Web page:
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I am trying to get an education about 401K plans for small business. It is my understanding there is something referred to as a "small business 401K" where you can own a small business and you and your spouse are the only contributors to the 401K plan. We own a small business and the spouse and myself are the only employees - everyone else is a contractor (not an employee).

I sort of understand that each of us can contribute $17,500 this year PLUS $5500 catch up, if we are over 50 (which we both are). So, a total of $23,000 each, if we open the 401K by December 31st for this tax year (2013).

I am trying to further understand, that I think these 401k contributions are deductible as a business expense? Can anyone explain this? So, if I am understanding this - we could have $23,000 for each of us as a deductible business expense on our tax return?

If I am on the right track here (and bear with me, because I am real beginner with this), we would then compare 401K plans offered by various companies, and choose one, and then send in to the fund ($23,000 for each for us by December 31st). I guess my next question is what to look for in comparing them. We have some stocks in an E-trade account, and I believe they offer 401K plans (not sure about this). Is it just simple for us to open one with E-trade? I guess E-trade may offer several?

Anyway, I guess you can tell I am just beginning to research this. I would ask our CPA all this - but we are seriously thinking about finding another CPA, because we are wondering why he didn't advise us of this a few years ago. So, at this point, we are looking for another CPA. Any help at all would be greatly appreciated. Thanks.

Footsox
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It is my understanding there is something referred to as a "small business 401K" where you can own a small business and you and your spouse are the only contributors to the 401K plan.

Yep. They also go by "solo 401k" or "solo K".

There's nothing really unique about them. Any business with employees can have a 401k plan. The only difference for these is that they don't have to do most of the testing required when there are other covered employees.

We own a small business and the spouse and myself are the only employees - everyone else is a contractor (not an employee).

Be very careful here. Contractors who really should be employees can mess up a whole lot of things. Including a 401k plan or any other retirement plan. If you want to dig into this issue further, I'd suggest starting another thread.

I sort of understand that each of us can contribute $17,500 this year PLUS $5500 catch up, if we are over 50

Yep. Same rules as any other 401k plan.

I am trying to further understand, that I think these 401k contributions are deductible as a business expense?

Yep again. Mostly. They are definitely deductible from your income. But if your business is reported on a schedule C or is a partnership, the deduction is a bit different from a business reporting as a corporation. Mainly, you don't get to reduce your income for self-employment tax purposes. And you have to have at least as much income as you contribute to the 401k plan.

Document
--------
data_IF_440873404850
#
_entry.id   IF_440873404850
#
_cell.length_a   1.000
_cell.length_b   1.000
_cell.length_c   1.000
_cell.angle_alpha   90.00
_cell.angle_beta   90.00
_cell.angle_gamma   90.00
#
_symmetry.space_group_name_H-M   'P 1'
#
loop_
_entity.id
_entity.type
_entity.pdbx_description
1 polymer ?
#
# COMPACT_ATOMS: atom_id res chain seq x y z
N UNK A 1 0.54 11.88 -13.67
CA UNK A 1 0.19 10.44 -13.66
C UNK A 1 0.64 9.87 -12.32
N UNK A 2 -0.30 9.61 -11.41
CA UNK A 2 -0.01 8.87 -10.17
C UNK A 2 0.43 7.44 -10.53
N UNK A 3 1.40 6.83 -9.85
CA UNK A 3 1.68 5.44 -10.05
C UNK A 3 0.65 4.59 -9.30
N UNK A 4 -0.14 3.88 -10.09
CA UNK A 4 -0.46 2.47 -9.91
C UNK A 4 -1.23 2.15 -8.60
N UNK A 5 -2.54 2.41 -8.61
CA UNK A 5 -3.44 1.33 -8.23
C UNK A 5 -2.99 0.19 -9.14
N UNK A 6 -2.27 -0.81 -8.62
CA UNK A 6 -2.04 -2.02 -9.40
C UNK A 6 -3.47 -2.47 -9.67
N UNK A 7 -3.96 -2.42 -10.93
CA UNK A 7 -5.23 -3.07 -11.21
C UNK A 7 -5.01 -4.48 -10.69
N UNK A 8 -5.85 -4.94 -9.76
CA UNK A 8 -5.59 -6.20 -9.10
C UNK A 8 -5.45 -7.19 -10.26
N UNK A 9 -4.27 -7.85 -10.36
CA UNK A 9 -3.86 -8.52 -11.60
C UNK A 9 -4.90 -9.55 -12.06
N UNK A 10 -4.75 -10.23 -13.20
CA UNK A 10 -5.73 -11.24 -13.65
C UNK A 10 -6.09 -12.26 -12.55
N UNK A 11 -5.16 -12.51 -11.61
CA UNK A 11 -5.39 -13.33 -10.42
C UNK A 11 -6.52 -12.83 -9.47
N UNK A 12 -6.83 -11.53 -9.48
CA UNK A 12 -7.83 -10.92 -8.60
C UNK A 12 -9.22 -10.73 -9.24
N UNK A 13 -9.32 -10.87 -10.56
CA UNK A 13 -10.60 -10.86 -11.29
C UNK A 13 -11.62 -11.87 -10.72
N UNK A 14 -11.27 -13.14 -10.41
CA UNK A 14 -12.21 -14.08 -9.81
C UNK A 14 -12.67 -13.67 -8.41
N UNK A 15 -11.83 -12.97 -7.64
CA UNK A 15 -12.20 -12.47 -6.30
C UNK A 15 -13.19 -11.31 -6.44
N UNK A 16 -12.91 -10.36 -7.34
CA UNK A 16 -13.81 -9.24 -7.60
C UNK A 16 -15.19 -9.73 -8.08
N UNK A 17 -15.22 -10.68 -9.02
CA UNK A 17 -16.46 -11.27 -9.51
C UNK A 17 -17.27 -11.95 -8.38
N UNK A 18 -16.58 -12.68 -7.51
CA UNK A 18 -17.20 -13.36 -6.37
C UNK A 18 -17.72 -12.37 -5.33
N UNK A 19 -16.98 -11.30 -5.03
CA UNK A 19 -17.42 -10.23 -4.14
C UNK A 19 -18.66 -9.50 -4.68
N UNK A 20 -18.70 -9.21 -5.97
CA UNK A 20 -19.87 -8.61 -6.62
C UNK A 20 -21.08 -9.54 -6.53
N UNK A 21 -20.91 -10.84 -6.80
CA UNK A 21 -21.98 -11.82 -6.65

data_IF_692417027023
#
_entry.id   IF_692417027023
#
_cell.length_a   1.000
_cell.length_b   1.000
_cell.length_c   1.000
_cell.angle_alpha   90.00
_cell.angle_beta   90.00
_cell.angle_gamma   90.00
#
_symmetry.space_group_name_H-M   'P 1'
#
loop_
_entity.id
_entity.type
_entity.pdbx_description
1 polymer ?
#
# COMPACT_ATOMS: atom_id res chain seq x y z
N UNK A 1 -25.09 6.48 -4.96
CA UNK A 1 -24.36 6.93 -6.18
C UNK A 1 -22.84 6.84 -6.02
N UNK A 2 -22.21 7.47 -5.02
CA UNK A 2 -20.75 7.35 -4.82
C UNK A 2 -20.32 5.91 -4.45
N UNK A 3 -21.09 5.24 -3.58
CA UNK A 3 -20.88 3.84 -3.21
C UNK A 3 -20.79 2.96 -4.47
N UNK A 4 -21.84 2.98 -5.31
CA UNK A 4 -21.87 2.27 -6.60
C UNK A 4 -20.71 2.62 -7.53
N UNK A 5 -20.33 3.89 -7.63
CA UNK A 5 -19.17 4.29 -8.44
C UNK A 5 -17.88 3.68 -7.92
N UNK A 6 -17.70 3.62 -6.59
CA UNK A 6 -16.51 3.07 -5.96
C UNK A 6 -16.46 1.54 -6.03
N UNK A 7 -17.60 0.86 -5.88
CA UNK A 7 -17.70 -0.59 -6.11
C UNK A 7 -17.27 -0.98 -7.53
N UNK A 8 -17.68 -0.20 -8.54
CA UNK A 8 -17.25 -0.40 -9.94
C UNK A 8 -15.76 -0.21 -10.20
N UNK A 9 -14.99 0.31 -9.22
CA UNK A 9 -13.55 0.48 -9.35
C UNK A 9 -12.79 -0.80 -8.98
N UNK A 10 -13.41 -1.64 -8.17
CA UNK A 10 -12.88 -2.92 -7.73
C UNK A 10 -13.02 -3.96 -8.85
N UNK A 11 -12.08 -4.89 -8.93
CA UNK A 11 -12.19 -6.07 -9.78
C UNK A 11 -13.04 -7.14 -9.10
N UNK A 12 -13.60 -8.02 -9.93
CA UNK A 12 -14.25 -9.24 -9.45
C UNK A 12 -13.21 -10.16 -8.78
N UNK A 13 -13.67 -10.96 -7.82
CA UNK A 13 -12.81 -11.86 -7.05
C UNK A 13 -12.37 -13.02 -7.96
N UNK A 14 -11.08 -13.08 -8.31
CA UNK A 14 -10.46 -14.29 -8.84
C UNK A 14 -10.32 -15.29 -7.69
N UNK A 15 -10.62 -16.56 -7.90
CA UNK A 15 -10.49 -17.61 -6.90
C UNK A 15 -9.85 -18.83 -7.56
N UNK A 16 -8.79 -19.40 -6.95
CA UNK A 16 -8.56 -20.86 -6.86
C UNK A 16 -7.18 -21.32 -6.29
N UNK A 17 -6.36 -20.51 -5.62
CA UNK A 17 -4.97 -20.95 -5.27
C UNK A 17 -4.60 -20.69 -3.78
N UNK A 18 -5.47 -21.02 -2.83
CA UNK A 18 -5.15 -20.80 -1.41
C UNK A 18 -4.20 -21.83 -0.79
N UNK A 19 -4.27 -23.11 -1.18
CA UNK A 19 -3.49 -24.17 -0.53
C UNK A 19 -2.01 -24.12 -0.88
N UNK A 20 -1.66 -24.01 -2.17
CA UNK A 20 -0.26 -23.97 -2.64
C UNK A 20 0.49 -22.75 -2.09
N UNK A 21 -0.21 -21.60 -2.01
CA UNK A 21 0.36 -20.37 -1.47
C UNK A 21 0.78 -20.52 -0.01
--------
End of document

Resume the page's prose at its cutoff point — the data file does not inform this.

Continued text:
If you mention how your business is organized, we can give you some more specific guidance for that particular entity.

Anyway, I guess you can tell I am just beginning to research this.

Depending on your business income and your goals, you might want to look at a SEP in addition to - or instead of - a 401k plan. A SEP allows you to put up to about $50k into the plan per year. If you have both a SEP and a 401k, you can't exceed the SEP dollar limit on contributions. (Well, except that you can add in the $5500 extra to the 401k for being 50 or older.) A SEP is also limited to 20% of your income from the business (or 25% of your W-2 wages, if you pay yourself that way). So for high enough incomes, you can get the maximum deferral from just a SEP. A 401k allows you to put 100% of your income into the plan, so it's sometimes the better choice for lower incomes.

And in any case, you can also add an IRA contribution to the mix. So in theory, you could put $50k into a SEP, $5500 into a 401k, and $6000 into an IRA all in the same year. (You'd probably run into the limits for deducting the IRA contribution, but you could always make it a non-deductible contribution or possibly make it a Roth contribution.)

--Peter
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I take exception to the characterization of dumping stuff they don't want on the charity. A local homeless shelter runs a resale shop to raise money to support the shelter. They have been so successful they had to enlarge the shop. They were also able to extend the time the shelter is open by two months. Not bad!

I've donated many items which might otherwise have ended up in the landfill because I don't do garage sales. All were in servicable condition and they were happy to have them. What is surprising, according to friends who volunteer at the shop, is the people who come there to shop. Let's just say they aren't all poor.

So if you can recycle items you don't want and benefit a charity at the same time, go for it. And if you can get a tax deduction, take it. I can't anymore because I can't itemize but I used to.
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Oops! My post was meant to be response to the charitable deduction thread, although smart Fools have already figured that out. Sorry.
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I sort of understand that each of us can contribute $17,500 this year PLUS $5500 catch up, if we are over 50

Yep. Same rules as any other 401k plan.

Including the rules that allow the business to contribute up to 25% of profits as an employer contribution, up to a total contribution of $51,000. The catch up contribution is in addition to this amount. So, if the business is profitable enough, the total contribution per 50+ year old employee can be up to $56,500.

AJ
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Just to add to what others have said, I find the information at Fidelity to be really useful. Here's a chart that compares the various plans available to small businesses https://www.fidelity.com/retirement-ira/small-business/compa...